JOAN KENNEDY, back from the West Coast where she pinch hit for her husband at several fundraisers, enroute to New Hampshire to campaign, is in Boston long enough to read the gossip that she has had a face lift.

"YOU look at this face!" she says with a laugh. "Is THAT a face lift?" She is wearing little makeup, in afternoon light -- and the answer is no. She seems unperturbed. "Let them say it." It's hardly the worst they have said about her she says with a laugh. "Oh, I know what people say. I sometimes stay in the john and listen and I can mimic it perfectly." She rolls her eyes and comments in a clucking manner, "Oh, that POOR girl. She's been through ENOUGH . . ." c

What Joan Kennedy is saying as she drums up support for her husband's flagging candidacy is, "We can't invite you to dinner at the White House -- yet. We can't pass out federal jobs and federal funds -- yet. But we do have the best candidate. His campaign is a chance for people all over this country to stand up and say that we don't have to accept things the way they are now."

Teddy Kennedy is revving up now, buoyed by a crowd of the faithful in a Portland, Maine, hotel ballroom.

It is "somehow unAmerican" to debate foreign policy these days, says the senator. "In 1968 there was a president who also said, 'look, we can't debate our mistakes in Vietnam. No, we have to rally around the flag.' Now we have a president who says we can't debate foreign policy, we can't debate domestic policy, we can't debate the oil bills, we can't debate the prices you're paying to educate your children, we can't debate high interest rates, we can't debate the well-being of the senior citizens of this country."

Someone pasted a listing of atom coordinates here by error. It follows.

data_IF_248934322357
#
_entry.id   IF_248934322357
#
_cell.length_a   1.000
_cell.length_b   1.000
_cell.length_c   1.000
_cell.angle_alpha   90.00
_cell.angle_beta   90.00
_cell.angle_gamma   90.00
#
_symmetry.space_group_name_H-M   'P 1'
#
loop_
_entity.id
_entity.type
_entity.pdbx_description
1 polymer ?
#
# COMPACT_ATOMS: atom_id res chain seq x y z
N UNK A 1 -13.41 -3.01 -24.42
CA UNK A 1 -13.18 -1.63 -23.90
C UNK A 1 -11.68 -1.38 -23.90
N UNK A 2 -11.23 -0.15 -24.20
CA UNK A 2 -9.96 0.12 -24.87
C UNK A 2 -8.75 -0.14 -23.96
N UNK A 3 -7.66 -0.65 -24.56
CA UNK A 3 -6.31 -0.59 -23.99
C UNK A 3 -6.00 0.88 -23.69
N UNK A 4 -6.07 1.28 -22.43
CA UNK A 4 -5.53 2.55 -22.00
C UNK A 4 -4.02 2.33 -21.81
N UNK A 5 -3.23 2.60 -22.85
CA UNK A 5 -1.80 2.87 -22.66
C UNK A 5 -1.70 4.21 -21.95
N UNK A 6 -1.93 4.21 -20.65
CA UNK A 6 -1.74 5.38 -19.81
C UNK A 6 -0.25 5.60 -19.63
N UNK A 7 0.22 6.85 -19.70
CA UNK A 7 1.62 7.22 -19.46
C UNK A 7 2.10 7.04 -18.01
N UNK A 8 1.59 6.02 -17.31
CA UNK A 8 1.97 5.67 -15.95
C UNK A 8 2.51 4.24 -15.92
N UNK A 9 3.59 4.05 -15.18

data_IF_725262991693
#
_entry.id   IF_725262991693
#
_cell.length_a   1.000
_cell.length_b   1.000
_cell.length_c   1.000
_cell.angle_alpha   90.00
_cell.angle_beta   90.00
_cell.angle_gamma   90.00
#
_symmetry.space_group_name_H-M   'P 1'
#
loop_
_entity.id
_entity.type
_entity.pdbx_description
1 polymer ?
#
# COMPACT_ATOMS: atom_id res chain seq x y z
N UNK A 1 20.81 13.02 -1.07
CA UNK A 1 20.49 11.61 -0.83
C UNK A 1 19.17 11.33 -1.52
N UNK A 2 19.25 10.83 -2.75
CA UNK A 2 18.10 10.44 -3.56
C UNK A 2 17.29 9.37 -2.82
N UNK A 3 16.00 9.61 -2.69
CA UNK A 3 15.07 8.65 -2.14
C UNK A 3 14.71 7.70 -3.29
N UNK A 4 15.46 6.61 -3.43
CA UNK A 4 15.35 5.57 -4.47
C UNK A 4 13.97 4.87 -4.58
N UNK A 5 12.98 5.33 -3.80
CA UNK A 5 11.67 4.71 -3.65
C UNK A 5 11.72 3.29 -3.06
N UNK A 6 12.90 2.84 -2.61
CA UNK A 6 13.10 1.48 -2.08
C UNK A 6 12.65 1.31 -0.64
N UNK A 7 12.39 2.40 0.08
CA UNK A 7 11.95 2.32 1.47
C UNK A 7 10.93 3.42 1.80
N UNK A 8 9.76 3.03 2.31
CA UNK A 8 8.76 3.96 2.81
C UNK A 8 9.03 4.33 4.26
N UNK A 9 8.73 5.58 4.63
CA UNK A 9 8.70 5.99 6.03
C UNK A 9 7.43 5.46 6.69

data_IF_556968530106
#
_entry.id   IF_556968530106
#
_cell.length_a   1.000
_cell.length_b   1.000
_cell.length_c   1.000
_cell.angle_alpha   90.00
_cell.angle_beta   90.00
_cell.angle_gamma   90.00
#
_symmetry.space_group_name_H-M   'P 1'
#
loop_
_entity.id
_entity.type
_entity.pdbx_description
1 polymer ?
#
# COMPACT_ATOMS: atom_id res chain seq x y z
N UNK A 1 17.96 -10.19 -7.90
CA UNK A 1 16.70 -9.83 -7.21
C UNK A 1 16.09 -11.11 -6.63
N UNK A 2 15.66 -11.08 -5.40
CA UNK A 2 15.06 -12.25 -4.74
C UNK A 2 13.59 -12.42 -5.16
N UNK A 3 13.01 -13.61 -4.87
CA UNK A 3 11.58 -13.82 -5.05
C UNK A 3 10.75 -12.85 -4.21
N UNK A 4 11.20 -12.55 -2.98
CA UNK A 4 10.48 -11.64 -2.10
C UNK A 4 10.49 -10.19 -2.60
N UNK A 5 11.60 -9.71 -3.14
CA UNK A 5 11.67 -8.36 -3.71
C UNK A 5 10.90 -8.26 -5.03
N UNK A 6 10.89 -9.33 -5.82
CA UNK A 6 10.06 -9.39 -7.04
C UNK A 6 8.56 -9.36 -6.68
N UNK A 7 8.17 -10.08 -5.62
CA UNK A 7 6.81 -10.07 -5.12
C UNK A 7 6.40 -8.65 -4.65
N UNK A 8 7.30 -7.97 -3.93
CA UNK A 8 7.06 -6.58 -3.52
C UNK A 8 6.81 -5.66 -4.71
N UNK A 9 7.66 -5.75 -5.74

He lowers his voice. "Ah, but there is something we can do. We can send all of the cabinet officials up to the state of Maine." His hand traces a wide arc across the air, and he booms, "We can announce that MRS. CARTER can come up to the state of Maine. We can announce that FRITZ MONDALE can come up to the state of Maine. We can see that Jimmy Carter can pick up the PHONE and call the people. . . ."

Thunderous shouts stop him in mid-sentence as Kennedy makes reference to the president's Rose Garden strategy of phoning nightly as many as 40 New England strangers, who just happen to be registered Democrats. "And I say to you, 'Jimmy, we know you like the White House, but we're gonna get you out of that Rose Garden!'"

A Maine Democrat official leans over the balcony and shouts excitedly through the cheers. "This is good stuff! This is the one thing that can turn it around in Maine -- but he's got to go from one end of the state to the other." a

An inconceivable thought four months ago. Sen. Edward Moore Kennedy having to slog through New England hamlets and shipyards as if he had the name recognition of a first-term congressman. Slogging along for today's essentially rinky-dink caucus race that will determine only a handful of delegate voters -- but is now seen as a potentially crippling blow to the once mighty challenger.The polls show Kennedy behind in Maine and New Hampshire and trailing three-to-one in Illinois. As a patriotic fervor envelopes the nation, not even Massachusetts is a sure win.

Still, Kennedy the Underdog, seems more at ease, more content than in December. Then he often had two speeds to his stump speech -- strident or somnolent. His booming voice could fill a warehouse, but it was often also filled with little conviction as he spoke in platitudes, edged himself into a more centrist position, muzzled himself on foreign policy after one shah snafu.